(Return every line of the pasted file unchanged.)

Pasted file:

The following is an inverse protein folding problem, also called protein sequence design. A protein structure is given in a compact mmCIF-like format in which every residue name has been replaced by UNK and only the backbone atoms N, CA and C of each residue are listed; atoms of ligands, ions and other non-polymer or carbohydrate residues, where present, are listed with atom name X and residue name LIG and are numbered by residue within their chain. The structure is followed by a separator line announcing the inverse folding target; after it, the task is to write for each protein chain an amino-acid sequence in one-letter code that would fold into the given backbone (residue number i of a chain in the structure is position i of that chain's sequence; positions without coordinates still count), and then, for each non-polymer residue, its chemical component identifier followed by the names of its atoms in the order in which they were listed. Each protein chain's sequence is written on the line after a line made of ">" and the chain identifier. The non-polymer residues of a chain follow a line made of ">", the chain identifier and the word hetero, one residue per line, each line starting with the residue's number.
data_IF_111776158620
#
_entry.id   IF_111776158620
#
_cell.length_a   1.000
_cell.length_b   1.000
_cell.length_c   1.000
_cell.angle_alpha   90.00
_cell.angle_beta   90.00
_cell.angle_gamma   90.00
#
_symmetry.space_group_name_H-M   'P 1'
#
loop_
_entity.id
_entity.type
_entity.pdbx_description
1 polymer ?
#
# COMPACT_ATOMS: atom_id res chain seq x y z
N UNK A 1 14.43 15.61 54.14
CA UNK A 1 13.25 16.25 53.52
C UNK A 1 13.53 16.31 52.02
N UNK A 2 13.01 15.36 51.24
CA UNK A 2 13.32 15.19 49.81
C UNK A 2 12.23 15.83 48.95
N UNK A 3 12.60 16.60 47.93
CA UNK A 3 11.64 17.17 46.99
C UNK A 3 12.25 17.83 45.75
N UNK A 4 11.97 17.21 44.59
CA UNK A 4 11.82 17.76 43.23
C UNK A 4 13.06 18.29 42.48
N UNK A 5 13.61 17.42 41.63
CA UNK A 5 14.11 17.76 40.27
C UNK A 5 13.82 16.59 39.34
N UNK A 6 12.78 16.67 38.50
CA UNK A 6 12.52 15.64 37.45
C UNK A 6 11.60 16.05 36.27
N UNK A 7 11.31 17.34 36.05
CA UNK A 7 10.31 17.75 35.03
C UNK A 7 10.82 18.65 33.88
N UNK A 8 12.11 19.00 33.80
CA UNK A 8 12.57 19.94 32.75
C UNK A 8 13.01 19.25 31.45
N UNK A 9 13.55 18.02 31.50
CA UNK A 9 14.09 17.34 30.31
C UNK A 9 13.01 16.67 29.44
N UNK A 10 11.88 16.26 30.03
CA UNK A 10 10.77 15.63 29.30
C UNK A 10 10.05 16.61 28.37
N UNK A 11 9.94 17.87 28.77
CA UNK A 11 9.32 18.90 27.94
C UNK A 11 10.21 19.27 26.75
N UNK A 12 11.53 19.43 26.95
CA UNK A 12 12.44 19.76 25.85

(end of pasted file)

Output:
The following is an inverse protein folding problem, also called protein sequence design. A protein structure is given in a compact mmCIF-like format in which every residue name has been replaced by UNK and only the backbone atoms N, CA and C of each residue are listed; atoms of ligands, ions and other non-polymer or carbohydrate residues, where present, are listed with atom name X and residue name LIG and are numbered by residue within their chain. The structure is followed by a separator line announcing the inverse folding target; after it, the task is to write for each protein chain an amino-acid sequence in one-letter code that would fold into the given backbone (residue number i of a chain in the structure is position i of that chain's sequence; positions without coordinates still count), and then, for each non-polymer residue, its chemical component identifier followed by the names of its atoms in the order in which they were listed. Each protein chain's sequence is written on the line after a line made of ">" and the chain identifier. The non-polymer residues of a chain follow a line made of ">", the chain identifier and the word hetero, one residue per line, each line starting with the residue's number.
data_IF_111776158620
#
_entry.id   IF_111776158620
#
_cell.length_a   1.000
_cell.length_b   1.000
_cell.length_c   1.000
_cell.angle_alpha   90.00
_cell.angle_beta   90.00
_cell.angle_gamma   90.00
#
_symmetry.space_group_name_H-M   'P 1'
#
loop_
_entity.id
_entity.type
_entity.pdbx_description
1 polymer ?
#
# COMPACT_ATOMS: atom_id res chain seq x y z
N UNK A 1 14.43 15.61 54.14
CA UNK A 1 13.25 16.25 53.52
C UNK A 1 13.53 16.31 52.02
N UNK A 2 13.01 15.36 51.24
CA UNK A 2 13.32 15.19 49.81
C UNK A 2 12.23 15.83 48.95
N UNK A 3 12.60 16.60 47.93
CA UNK A 3 11.64 17.17 46.99
C UNK A 3 12.25 17.83 45.75
N UNK A 4 11.97 17.21 44.59
CA UNK A 4 11.82 17.76 43.23
C UNK A 4 13.06 18.29 42.48
N UNK A 5 13.61 17.42 41.63
CA UNK A 5 14.11 17.76 40.27
C UNK A 5 13.82 16.59 39.34
N UNK A 6 12.78 16.67 38.50
CA UNK A 6 12.52 15.64 37.45
C UNK A 6 11.60 16.05 36.27
N UNK A 7 11.31 17.34 36.05
CA UNK A 7 10.31 17.75 35.03
C UNK A 7 10.82 18.65 33.88
N UNK A 8 12.11 19.00 33.80
CA UNK A 8 12.57 19.94 32.75
C UNK A 8 13.01 19.25 31.45
N UNK A 9 13.55 18.02 31.50
CA UNK A 9 14.09 17.34 30.31
C UNK A 9 13.01 16.67 29.44
N UNK A 10 11.88 16.26 30.03
CA UNK A 10 10.77 15.63 29.30
C UNK A 10 10.05 16.61 28.37
N UNK A 11 9.94 17.87 28.77
CA UNK A 11 9.32 18.90 27.94
C UNK A 11 10.21 19.27 26.75
N UNK A 12 11.53 19.43 26.95
CA UNK A 12 12.44 19.76 25.85